Meine WordPress-Website manuell migrieren
Moving a WordPress website manually can feel daunting, but it's not as complex as it sounds. Once you understand the major parts that need to be moved, and where you need to move them, you should be able to do it on your own.
The major parts of a WordPress site are:
- Core files: These files are the PHP and related source files that WordPress is made of. In a migration, you typically move one WordPress install to another; so the core files will already exist at the destination and they don't need to be moved. These files are in the wp-admin and wp-includes folders. You'll leave these folders behind.
- Site files: Your site files are the PHP and related files that support the look and feel of your site. Your theme, plugins, and other media are part of this group of files. These are in the wp-content folder, and you'll move this folder during the migration.
- Database: The database is where your site settings are stored. You'll need to move this as well.
- A destination WordPress site that is set up and working to move your site's content into. The contents of this WordPress site will be overwritten.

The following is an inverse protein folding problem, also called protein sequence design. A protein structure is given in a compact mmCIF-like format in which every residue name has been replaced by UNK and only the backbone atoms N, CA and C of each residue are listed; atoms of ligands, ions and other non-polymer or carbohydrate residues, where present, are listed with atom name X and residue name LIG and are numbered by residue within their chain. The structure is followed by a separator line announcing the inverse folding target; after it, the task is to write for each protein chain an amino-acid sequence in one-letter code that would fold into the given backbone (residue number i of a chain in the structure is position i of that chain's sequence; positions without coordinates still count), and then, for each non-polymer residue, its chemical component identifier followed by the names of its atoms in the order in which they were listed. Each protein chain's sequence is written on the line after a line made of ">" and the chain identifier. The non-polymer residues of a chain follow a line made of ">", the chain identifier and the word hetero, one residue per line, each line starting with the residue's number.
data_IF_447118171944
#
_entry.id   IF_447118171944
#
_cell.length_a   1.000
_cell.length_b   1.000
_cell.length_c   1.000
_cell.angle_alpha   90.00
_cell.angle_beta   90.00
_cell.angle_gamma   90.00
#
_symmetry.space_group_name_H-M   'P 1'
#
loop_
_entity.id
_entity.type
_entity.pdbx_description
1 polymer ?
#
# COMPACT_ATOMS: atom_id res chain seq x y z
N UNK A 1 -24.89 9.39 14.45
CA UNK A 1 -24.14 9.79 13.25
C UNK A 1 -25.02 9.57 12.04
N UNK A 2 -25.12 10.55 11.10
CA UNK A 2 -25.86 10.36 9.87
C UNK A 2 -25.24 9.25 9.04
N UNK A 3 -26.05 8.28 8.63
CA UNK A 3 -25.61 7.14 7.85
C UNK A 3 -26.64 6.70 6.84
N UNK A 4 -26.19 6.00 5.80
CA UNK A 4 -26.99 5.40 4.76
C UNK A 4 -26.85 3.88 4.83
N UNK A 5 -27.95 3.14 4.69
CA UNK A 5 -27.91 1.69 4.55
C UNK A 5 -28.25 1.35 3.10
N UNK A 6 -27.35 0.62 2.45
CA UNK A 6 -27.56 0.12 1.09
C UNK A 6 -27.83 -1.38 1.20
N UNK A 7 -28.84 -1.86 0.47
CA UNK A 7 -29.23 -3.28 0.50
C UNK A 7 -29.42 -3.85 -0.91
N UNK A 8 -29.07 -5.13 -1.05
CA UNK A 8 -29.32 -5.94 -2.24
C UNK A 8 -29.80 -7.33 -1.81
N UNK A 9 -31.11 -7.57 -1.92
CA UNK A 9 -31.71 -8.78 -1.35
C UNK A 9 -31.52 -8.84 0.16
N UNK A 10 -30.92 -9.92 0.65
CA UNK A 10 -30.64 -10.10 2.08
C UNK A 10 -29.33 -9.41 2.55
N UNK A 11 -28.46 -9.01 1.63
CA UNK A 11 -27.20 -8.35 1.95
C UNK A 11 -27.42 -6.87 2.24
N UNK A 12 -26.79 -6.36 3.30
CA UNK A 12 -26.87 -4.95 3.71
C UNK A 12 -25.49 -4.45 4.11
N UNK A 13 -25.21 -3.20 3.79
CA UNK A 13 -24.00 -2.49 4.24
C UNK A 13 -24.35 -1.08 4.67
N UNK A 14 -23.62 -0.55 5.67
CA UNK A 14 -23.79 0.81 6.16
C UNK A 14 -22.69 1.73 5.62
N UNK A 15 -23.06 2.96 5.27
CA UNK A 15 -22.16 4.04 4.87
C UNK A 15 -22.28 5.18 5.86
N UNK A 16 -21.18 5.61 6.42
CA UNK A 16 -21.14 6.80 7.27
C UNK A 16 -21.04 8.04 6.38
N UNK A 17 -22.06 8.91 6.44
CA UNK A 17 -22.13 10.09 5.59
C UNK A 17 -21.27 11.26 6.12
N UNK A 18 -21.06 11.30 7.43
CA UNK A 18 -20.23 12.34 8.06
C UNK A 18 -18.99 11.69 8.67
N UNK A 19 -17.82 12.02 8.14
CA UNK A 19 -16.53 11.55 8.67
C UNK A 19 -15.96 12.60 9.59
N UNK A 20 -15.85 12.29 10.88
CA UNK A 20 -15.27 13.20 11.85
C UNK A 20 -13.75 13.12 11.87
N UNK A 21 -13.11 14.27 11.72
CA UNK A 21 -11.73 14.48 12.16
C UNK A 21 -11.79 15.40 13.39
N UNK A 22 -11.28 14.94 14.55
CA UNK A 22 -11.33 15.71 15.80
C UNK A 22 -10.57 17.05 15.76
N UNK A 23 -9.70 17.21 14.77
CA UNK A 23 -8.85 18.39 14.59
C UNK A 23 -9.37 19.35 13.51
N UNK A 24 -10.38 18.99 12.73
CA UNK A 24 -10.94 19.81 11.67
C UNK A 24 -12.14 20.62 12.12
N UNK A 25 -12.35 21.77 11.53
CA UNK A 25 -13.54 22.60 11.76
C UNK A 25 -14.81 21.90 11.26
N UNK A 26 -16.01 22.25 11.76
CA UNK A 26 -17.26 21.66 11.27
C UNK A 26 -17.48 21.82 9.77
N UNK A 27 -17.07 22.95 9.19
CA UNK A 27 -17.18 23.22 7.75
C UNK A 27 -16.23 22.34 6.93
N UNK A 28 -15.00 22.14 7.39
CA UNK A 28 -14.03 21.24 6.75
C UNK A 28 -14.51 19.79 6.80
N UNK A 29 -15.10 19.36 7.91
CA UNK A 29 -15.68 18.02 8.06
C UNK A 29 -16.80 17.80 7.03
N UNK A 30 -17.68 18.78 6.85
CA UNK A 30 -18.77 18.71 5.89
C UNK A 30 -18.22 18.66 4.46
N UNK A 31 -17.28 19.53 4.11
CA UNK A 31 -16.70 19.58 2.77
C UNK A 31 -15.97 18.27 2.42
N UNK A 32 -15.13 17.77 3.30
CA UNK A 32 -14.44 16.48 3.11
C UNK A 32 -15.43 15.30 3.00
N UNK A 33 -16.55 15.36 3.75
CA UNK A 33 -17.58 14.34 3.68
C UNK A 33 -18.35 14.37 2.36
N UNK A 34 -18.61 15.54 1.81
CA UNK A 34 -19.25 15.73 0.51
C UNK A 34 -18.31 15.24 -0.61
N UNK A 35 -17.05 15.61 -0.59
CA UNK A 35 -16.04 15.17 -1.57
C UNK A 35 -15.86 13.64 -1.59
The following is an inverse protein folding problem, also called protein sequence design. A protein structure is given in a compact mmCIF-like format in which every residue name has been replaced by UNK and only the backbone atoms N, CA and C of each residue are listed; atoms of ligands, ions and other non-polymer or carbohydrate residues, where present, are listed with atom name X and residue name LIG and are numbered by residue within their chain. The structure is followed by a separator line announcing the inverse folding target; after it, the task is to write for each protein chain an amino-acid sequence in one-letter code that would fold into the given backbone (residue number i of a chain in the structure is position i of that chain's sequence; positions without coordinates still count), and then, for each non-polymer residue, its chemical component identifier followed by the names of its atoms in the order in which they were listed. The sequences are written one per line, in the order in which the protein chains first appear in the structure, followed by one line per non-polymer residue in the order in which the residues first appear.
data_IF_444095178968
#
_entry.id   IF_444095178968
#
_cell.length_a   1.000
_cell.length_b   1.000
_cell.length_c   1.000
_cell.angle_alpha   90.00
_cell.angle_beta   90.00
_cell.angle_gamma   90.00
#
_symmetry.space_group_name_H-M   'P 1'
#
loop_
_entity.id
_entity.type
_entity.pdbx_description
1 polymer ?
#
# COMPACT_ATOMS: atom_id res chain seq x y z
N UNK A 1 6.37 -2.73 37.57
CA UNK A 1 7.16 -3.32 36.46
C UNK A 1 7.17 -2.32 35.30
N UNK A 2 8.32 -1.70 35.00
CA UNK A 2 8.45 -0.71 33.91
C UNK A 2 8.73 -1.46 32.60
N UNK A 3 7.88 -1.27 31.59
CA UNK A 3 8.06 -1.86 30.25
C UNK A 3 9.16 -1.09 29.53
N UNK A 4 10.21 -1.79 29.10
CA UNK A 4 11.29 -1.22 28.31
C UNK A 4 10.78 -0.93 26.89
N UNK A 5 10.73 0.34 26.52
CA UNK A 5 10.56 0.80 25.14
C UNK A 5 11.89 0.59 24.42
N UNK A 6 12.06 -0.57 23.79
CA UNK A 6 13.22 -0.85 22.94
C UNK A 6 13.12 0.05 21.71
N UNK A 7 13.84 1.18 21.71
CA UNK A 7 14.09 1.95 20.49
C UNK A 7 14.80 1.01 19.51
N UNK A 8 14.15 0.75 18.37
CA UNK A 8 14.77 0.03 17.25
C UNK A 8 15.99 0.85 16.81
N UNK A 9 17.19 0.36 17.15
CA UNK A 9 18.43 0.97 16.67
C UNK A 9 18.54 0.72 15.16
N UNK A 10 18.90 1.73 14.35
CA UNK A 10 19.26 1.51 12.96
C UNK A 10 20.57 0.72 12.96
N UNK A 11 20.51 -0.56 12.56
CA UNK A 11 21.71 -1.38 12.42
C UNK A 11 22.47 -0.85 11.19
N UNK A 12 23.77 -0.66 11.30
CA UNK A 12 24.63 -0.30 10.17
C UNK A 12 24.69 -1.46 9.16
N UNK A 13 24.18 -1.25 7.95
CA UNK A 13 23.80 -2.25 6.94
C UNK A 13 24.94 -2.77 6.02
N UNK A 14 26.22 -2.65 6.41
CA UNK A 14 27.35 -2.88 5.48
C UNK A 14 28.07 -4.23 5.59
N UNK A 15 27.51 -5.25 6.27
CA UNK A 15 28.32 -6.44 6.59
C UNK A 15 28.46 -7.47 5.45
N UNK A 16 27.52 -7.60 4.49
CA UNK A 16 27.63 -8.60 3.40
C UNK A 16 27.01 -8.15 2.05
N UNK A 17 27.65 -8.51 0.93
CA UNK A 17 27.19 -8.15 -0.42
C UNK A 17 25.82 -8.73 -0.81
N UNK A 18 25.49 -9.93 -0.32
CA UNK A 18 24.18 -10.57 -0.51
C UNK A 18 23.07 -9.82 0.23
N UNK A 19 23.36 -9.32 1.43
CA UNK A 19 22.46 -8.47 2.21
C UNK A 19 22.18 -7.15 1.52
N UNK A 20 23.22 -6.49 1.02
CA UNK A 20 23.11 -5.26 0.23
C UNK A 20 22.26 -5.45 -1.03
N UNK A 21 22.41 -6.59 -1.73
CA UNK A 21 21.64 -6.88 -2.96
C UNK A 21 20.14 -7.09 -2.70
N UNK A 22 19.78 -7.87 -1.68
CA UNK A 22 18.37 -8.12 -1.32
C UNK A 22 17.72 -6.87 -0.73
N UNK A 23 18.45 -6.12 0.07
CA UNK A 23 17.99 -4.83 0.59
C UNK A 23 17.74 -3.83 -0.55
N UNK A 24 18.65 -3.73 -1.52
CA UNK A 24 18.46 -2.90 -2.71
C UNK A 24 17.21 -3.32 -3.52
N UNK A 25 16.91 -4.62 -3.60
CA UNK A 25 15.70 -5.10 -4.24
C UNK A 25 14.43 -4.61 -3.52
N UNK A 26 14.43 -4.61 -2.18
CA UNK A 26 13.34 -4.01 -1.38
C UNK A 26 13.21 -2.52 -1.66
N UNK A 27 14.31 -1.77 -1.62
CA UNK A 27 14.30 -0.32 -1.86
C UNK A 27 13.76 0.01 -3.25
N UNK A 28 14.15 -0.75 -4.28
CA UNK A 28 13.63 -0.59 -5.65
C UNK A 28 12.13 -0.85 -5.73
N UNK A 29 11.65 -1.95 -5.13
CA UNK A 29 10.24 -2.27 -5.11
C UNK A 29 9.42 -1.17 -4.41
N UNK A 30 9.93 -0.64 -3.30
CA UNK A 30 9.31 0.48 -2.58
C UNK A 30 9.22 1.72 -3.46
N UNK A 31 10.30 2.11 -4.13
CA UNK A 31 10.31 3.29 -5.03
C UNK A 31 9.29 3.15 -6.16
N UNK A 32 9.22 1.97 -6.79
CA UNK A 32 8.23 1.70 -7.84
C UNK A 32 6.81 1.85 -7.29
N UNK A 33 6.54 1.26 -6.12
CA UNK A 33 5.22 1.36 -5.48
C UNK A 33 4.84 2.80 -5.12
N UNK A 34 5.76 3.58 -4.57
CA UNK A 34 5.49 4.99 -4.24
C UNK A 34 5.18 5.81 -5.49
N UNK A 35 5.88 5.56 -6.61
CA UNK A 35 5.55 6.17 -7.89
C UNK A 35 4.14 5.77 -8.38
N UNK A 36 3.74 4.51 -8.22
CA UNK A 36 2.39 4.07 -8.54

- A file transfer protocol (FTP) app to move your site files. We recommend FileZilla.
- A text editor to make the final edits to your site's configuration file, wp-config.php. We recommend Notepad++. Do not edit these files with a word processing application like Microsoft Word.
Note: If you're moving a WordPress site into a Managed WordPress plan, the auto-migration tool built into the platform will save you time and effort. If you're unable to move your site with the auto-migration tool, continue with this article series.
Follow these steps to manually move your WordPress site:
You'll start by downloading your site files with an FTP app.
Export your database through phpMyAdmin.
Upload the site files to your new WordPress site using an FTP app.
Import your database into your new WordPress site with phpMyAdmin.
Finish the migration by editing your WordPress site's configuration file.